The General Services Administration's controversial nod to billionaire Donald Trump's bid for underutilized Old Post Office has refocused attention on the eastern end of Pennsylvania Ave. where several key government buildings could be in play.
Washington D.C. real estate redevelopment news.
Top of the list is the J. Edgar Hoover Building between Ninth and Tenth Street.
In November 2011, the Government Accountability Office released a report detailing what to do with the tired and unpopular J. Edgar Hoover FBI building on Pennsylvania Avenue. The Hoover Building, a Brutalist piece of concrete completed in 1974, has few current fans, even among the District's vocal preservationist crowd.
"Nobody will shed a tear when it goes," said Steve Calcott of the District's Historic Preservation Review Board. It's also much maligned as a "block-killer" for Penn Quarter as security considerations nixed any plans for street level retail. "We're just waiting for the day when the bulldozers arrive," said Karyn LeBlanc of the Downtown DC Business Improvement District.
The structure is equally unloved by the G-men as well, apparently. According to the GAO report, leaks, lack of windows, and poor access make the Hoover Building despised by its inhabitants, many of whom are now farmed out to other buildings in the D.C. area post-9/11 for security reasons.
The FBI desperately needs to centralize those agents to streamline operations and react more swiftly to threats. That's compounded by the fact that since 9/11, the number of FBI personnel working in and around Washington has nearly doubled, from 9,600 in 2001 to more than 17,600 in 2010. Given too that the FBI building and its agents are a prime terrorist target, the GAO's report also references key security weaknesses in the building (the specifics of which are classified in this report) that make it a prime candidate for replacement outside of the aesthetics.
The GAO's recommendations should cheer anybody eagerly awaiting a wrecking ball for the old structure. The government watchdog agency noted that at 2007 prices, remodeling the existing Hoover Building to come into compliance with EnergyStar and LEED certification would top $1.9 billion and take nearly a decade and half of work to complete.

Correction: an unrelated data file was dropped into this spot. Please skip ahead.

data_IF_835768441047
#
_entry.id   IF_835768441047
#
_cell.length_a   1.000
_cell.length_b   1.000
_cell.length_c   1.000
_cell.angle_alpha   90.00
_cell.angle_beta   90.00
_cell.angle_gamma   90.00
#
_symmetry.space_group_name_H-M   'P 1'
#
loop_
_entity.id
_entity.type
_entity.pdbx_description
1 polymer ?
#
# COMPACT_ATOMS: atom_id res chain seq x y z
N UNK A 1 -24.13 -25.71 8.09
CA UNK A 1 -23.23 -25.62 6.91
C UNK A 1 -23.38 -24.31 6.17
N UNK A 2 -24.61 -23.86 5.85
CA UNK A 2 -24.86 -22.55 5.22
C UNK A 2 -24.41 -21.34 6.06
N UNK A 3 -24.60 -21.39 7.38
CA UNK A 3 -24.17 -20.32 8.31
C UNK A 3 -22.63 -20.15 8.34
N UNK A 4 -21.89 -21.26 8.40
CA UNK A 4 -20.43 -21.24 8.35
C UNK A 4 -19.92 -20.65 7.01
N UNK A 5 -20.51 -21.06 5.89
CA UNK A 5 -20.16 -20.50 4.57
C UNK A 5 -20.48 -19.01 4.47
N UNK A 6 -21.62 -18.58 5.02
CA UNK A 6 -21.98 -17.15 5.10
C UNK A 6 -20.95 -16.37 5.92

Conversely, demolishing the unloved building and replacing it with another at the same site would cost a relative pittance, just $850 million, completed over nine years. Meanwhile, building the FBI a new headquarters somewhere else in the Washington metro area would cost about $1.2 billion and take seven years.
The rapid appreciation of real estate prices on Pennsylvania Avenue could make selling the land to a private developer an incentive for the GSA to find a new home for the FBI. The land that was $41 a square foot in 1963, when the GSA purchased 233,000 s.f. to build the FBI building, is now worth more than one hundred times that, says Gerry Widdicombe, director of economic development at the Downtown DC BID.
That would mean a windfall for the GSA of $500 million to $800 million, (minus $20 million or so for demolition) -- half the cost of building a new FBI building on a new site, Widdicome said.
It would also create a prime spot for a developer to bring more retail, given that Donald Trump plans a luxury hotel and restaurant across the street. "You knock down the FBI building, you can have a serious conversation with a department store like Harrods, or Bloomingdales, or Selfridges, since you would have the necessary volume," he said. "There's no doubt that the Trump deal for the Old Post Office will move the conversation about the FBI building forward."
While a suburban campus location for the FBI might appear the ideal choice, if only to free up the
real estate beneath the building, Britain's FBI equivalent, MI5 has stayed in Central London as the agency has grown, moving into a rehabbed government building, Thames House (right) in 1994.
Towards the same end of Pennsylvania Avenue, the Art Deco Apex building, built in 1938 and currently occupied by the U.S. Federal Trade Commission is also being sought after as an expansion for the National Gallery of Art. Rep. John Mica, a Florida Republican who heads the House Transportation and Infrastructure Committee and oversees the GSA's plan of disposing federal buildings, has made it clear he wants the FTC out of the Apex Building and the National Gallery of Art in. "One way or another we are going to get that building," he told GSA head Robert Peck in a recent hearing on Capitol Hill.
Despite criticism of the Donald Trump deal for the Old Post Office Pavilion, the GSA has had recent success in transforming dormant federal
properties into vibrant spaces. In 2002, the GSA partnered with San Francisco-based Kimpton Hotels to open the Hotel Monaco in Penn Quarter in the former Tariff Building which had stood empty since 1987. The opening of the hotel was soon followed by the Spy Museum and Zola restaurant in the 800 block of F Street.
Widdicome said that demolishing the block-killing Hoover Building, as well as re-purposing the Federal Trade Commission building as a museum, together with the new 250-room Trump Hotel at the site of the Old Post Office Building would go a long way towards improving the Eastern end of Pennsylvania Avenue, which columnist Russell Baker called "a marble graveyard" after dark.
Next up, says Widdicome, will be repurposing the underused Pershing Park and Freedom Plaza, as well as relighting Pennsylvania Avenue to make it more amenable to pedestrians. "Things are finally falling into place for Pennsylvania Avenue," he said.
Washington D.C. real estate redevelopment news.